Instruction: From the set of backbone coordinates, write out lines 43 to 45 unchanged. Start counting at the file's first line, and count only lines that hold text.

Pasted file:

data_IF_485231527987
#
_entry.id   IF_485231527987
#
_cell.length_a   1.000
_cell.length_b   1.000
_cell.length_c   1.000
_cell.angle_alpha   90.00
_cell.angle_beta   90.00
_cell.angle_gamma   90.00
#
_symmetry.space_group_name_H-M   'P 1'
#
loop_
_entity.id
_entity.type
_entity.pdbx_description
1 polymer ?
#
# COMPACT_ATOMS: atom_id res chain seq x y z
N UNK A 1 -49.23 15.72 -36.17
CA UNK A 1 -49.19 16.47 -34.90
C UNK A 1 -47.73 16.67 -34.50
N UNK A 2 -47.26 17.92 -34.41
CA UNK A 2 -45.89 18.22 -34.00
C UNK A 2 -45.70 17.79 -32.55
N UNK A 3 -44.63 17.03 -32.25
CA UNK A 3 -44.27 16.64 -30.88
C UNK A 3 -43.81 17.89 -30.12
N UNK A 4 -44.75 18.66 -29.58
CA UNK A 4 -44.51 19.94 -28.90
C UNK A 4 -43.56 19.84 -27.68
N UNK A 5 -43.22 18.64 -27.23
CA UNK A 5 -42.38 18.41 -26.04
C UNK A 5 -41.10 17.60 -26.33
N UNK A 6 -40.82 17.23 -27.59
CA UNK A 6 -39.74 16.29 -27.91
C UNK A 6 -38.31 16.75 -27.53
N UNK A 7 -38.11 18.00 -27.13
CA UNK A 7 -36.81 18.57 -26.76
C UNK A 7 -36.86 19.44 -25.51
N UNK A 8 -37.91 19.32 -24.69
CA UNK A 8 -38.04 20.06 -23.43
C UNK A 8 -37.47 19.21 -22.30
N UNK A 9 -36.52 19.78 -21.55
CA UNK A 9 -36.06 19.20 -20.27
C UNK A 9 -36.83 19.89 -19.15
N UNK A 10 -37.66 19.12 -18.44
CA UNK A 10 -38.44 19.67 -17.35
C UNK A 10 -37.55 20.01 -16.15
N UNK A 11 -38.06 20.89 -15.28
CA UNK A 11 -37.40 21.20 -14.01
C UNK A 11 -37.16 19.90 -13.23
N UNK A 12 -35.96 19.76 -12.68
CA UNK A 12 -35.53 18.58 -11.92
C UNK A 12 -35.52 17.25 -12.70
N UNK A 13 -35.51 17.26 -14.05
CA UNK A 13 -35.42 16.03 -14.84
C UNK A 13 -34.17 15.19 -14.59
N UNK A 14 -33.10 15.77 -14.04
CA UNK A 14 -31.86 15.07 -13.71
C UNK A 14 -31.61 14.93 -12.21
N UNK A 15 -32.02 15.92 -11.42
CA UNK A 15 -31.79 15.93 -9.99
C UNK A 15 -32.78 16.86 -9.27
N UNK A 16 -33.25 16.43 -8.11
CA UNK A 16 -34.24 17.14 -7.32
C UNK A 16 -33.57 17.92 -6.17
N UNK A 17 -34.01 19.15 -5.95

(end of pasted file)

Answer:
CA UNK A 8 -38.04 20.06 -23.43
C UNK A 8 -37.47 19.21 -22.30
N UNK A 9 -36.52 19.78 -21.55